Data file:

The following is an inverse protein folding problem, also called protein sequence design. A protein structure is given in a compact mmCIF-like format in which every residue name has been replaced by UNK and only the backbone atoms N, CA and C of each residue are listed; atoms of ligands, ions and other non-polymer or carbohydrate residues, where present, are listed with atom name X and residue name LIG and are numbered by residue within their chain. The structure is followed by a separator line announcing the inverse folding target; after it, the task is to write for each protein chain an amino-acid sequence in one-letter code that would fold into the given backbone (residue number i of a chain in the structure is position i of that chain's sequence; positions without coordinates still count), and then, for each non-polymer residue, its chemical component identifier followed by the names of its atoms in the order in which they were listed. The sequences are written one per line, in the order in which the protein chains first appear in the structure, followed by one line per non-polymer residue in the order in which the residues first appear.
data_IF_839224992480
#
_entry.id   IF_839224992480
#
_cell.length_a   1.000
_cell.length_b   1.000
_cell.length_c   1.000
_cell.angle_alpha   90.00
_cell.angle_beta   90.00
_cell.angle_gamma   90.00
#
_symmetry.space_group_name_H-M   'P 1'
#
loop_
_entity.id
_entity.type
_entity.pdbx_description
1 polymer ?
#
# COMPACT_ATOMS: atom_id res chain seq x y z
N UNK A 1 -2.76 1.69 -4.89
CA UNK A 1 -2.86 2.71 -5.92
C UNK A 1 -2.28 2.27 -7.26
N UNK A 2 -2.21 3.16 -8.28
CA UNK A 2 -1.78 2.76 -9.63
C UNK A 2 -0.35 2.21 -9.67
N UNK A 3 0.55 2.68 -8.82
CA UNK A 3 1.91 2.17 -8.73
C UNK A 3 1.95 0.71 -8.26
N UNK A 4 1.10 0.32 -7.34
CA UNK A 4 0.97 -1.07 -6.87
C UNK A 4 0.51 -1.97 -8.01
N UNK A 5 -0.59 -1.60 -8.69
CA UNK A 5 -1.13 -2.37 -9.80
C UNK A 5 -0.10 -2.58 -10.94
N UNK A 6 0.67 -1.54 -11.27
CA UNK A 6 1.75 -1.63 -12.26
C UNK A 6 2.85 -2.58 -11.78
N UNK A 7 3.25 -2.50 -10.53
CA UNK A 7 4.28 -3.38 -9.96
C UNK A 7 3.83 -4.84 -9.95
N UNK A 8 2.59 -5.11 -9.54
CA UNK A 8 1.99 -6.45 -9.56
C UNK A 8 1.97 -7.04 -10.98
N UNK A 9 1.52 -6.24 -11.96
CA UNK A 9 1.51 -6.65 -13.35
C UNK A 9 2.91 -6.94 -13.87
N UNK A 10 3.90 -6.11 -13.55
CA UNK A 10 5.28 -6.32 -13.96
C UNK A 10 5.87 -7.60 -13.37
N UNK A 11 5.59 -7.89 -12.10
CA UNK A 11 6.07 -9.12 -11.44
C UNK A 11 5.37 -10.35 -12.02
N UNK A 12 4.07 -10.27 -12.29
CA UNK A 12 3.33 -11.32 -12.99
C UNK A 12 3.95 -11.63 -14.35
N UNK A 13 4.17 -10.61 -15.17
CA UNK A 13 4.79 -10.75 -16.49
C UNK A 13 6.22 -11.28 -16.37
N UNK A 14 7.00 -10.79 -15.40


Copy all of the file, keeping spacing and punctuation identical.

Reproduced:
The following is an inverse protein folding problem, also called protein sequence design. A protein structure is given in a compact mmCIF-like format in which every residue name has been replaced by UNK and only the backbone atoms N, CA and C of each residue are listed; atoms of ligands, ions and other non-polymer or carbohydrate residues, where present, are listed with atom name X and residue name LIG and are numbered by residue within their chain. The structure is followed by a separator line announcing the inverse folding target; after it, the task is to write for each protein chain an amino-acid sequence in one-letter code that would fold into the given backbone (residue number i of a chain in the structure is position i of that chain's sequence; positions without coordinates still count), and then, for each non-polymer residue, its chemical component identifier followed by the names of its atoms in the order in which they were listed. The sequences are written one per line, in the order in which the protein chains first appear in the structure, followed by one line per non-polymer residue in the order in which the residues first appear.
data_IF_839224992480
#
_entry.id   IF_839224992480
#
_cell.length_a   1.000
_cell.length_b   1.000
_cell.length_c   1.000
_cell.angle_alpha   90.00
_cell.angle_beta   90.00
_cell.angle_gamma   90.00
#
_symmetry.space_group_name_H-M   'P 1'
#
loop_
_entity.id
_entity.type
_entity.pdbx_description
1 polymer ?
#
# COMPACT_ATOMS: atom_id res chain seq x y z
N UNK A 1 -2.76 1.69 -4.89
CA UNK A 1 -2.86 2.71 -5.92
C UNK A 1 -2.28 2.27 -7.26
N UNK A 2 -2.21 3.16 -8.28
CA UNK A 2 -1.78 2.76 -9.63
C UNK A 2 -0.35 2.21 -9.67
N UNK A 3 0.55 2.68 -8.82
CA UNK A 3 1.91 2.17 -8.73
C UNK A 3 1.95 0.71 -8.26
N UNK A 4 1.10 0.32 -7.34
CA UNK A 4 0.97 -1.07 -6.87
C UNK A 4 0.51 -1.97 -8.01
N UNK A 5 -0.59 -1.60 -8.69
CA UNK A 5 -1.13 -2.37 -9.80
C UNK A 5 -0.10 -2.58 -10.94
N UNK A 6 0.67 -1.54 -11.27
CA UNK A 6 1.75 -1.63 -12.26
C UNK A 6 2.85 -2.58 -11.78
N UNK A 7 3.25 -2.50 -10.53
CA UNK A 7 4.28 -3.38 -9.96
C UNK A 7 3.83 -4.84 -9.95
N UNK A 8 2.59 -5.11 -9.54
CA UNK A 8 1.99 -6.45 -9.56
C UNK A 8 1.97 -7.04 -10.98
N UNK A 9 1.52 -6.24 -11.96
CA UNK A 9 1.51 -6.65 -13.35
C UNK A 9 2.91 -6.94 -13.87
N UNK A 10 3.90 -6.11 -13.55
CA UNK A 10 5.28 -6.32 -13.96
C UNK A 10 5.87 -7.60 -13.37
N UNK A 11 5.59 -7.89 -12.10
CA UNK A 11 6.07 -9.12 -11.44
C UNK A 11 5.37 -10.35 -12.02
N UNK A 12 4.07 -10.27 -12.29
CA UNK A 12 3.33 -11.32 -12.99
C UNK A 12 3.95 -11.63 -14.35
N UNK A 13 4.17 -10.61 -15.17
CA UNK A 13 4.79 -10.75 -16.49
C UNK A 13 6.22 -11.28 -16.37
N UNK A 14 7.00 -10.79 -15.40